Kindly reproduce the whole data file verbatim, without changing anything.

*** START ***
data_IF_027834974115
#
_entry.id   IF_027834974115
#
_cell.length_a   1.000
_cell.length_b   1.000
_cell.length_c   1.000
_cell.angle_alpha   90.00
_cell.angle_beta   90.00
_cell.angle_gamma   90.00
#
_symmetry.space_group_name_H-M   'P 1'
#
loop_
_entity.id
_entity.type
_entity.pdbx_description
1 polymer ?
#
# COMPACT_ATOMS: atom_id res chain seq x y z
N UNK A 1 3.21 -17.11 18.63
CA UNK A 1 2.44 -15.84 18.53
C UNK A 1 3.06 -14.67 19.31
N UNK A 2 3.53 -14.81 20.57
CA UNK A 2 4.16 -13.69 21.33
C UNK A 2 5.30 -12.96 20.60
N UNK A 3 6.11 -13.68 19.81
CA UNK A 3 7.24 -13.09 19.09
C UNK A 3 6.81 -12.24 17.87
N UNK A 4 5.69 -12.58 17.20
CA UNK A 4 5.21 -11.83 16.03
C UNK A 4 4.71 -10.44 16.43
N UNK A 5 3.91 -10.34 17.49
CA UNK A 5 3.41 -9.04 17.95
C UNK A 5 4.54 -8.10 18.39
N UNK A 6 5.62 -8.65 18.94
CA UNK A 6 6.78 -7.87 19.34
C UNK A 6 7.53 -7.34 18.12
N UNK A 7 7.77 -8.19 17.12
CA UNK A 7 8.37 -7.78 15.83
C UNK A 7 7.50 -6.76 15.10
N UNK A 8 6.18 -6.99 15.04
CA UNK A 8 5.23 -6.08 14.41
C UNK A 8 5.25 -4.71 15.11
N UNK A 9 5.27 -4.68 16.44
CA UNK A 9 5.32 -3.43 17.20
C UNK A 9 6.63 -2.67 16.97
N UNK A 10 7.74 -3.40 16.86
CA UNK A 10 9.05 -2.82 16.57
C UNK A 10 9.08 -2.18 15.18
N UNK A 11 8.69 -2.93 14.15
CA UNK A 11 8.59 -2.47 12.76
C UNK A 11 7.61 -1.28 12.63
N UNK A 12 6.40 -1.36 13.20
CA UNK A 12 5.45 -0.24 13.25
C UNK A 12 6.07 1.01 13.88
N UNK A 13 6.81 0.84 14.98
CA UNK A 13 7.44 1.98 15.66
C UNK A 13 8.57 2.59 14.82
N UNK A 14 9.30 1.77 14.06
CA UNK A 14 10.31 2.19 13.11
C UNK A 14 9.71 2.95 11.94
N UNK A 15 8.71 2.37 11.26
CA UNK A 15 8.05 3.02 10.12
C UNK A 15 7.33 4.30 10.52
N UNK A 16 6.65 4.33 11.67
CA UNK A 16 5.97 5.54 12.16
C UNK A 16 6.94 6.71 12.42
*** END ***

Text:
data_IF_027834974115
#
_entry.id   IF_027834974115
#
_cell.length_a   1.000
_cell.length_b   1.000
_cell.length_c   1.000
_cell.angle_alpha   90.00
_cell.angle_beta   90.00
_cell.angle_gamma   90.00
#
_symmetry.space_group_name_H-M   'P 1'
#
loop_
_entity.id
_entity.type
_entity.pdbx_description
1 polymer ?
#
# COMPACT_ATOMS: atom_id res chain seq x y z
N UNK A 1 3.21 -17.11 18.63
CA UNK A 1 2.44 -15.84 18.53
C UNK A 1 3.06 -14.67 19.31
N UNK A 2 3.53 -14.81 20.57
CA UNK A 2 4.16 -13.69 21.33
C UNK A 2 5.30 -12.96 20.60
N UNK A 3 6.11 -13.68 19.81
CA UNK A 3 7.24 -13.09 19.09
C UNK A 3 6.81 -12.24 17.87
N UNK A 4 5.69 -12.58 17.20
CA UNK A 4 5.21 -11.83 16.03
C UNK A 4 4.71 -10.44 16.43
N UNK A 5 3.91 -10.34 17.49
CA UNK A 5 3.41 -9.04 17.95
C UNK A 5 4.54 -8.10 18.39
N UNK A 6 5.62 -8.65 18.94
CA UNK A 6 6.78 -7.87 19.34
C UNK A 6 7.53 -7.34 18.12
N UNK A 7 7.77 -8.19 17.12
CA UNK A 7 8.37 -7.78 15.83
C UNK A 7 7.50 -6.76 15.10
N UNK A 8 6.18 -6.99 15.04
CA UNK A 8 5.23 -6.08 14.41
C UNK A 8 5.25 -4.71 15.11
N UNK A 9 5.27 -4.68 16.44
CA UNK A 9 5.32 -3.43 17.20
C UNK A 9 6.63 -2.67 16.97
N UNK A 10 7.74 -3.40 16.86
CA UNK A 10 9.05 -2.82 16.57
C UNK A 10 9.08 -2.18 15.18
N UNK A 11 8.69 -2.93 14.15
CA UNK A 11 8.59 -2.47 12.76
C UNK A 11 7.61 -1.28 12.63
N UNK A 12 6.40 -1.36 13.20
CA UNK A 12 5.45 -0.24 13.25
C UNK A 12 6.07 1.01 13.88
N UNK A 13 6.81 0.84 14.98
CA UNK A 13 7.44 1.98 15.66
C UNK A 13 8.57 2.59 14.82
N UNK A 14 9.30 1.77 14.06
CA UNK A 14 10.31 2.19 13.11
C UNK A 14 9.71 2.95 11.94
N UNK A 15 8.71 2.37 11.26
CA UNK A 15 8.05 3.02 10.12
C UNK A 15 7.33 4.30 10.52
N UNK A 16 6.65 4.33 11.67
CA UNK A 16 5.97 5.54 12.16
C UNK A 16 6.94 6.71 12.42